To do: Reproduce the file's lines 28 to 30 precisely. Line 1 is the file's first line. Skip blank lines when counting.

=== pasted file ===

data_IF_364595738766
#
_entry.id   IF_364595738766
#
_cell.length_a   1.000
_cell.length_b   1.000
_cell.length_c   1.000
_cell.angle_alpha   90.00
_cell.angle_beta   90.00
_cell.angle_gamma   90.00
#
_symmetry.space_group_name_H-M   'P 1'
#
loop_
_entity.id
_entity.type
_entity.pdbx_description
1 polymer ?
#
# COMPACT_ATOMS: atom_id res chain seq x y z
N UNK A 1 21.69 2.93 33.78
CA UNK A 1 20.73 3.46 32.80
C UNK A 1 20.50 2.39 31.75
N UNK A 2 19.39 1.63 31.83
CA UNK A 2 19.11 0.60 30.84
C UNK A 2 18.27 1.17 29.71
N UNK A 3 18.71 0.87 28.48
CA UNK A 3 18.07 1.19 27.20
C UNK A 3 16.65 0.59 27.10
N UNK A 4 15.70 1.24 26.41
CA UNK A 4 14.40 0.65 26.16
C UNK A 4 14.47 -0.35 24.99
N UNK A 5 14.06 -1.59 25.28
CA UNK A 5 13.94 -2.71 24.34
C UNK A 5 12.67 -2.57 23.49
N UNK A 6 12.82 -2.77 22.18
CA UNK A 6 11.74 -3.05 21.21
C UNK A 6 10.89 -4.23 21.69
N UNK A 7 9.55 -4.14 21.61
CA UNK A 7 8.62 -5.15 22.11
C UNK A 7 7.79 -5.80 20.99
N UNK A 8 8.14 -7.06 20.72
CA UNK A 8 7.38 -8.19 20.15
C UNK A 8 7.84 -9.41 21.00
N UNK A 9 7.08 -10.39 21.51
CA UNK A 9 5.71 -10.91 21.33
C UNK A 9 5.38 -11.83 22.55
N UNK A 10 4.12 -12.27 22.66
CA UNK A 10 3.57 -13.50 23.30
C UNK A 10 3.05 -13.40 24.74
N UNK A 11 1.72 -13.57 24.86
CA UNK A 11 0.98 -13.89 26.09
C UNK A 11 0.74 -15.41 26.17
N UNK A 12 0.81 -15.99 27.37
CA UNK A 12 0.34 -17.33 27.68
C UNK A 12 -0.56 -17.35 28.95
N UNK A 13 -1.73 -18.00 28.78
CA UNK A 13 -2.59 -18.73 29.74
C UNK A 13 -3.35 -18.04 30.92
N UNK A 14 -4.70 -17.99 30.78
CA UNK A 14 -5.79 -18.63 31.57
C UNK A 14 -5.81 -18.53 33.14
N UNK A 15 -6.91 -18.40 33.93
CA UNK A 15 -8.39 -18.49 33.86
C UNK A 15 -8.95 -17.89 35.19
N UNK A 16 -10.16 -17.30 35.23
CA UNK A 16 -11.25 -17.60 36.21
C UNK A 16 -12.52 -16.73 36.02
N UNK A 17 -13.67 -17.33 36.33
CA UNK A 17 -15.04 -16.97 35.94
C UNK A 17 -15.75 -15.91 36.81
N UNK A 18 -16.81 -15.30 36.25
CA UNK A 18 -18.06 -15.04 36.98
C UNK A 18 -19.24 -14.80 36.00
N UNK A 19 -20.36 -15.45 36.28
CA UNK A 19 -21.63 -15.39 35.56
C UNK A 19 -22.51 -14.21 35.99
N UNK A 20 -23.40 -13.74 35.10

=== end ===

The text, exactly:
CA UNK A 3 18.07 1.19 27.20
C UNK A 3 16.65 0.59 27.10
N UNK A 4 15.70 1.24 26.41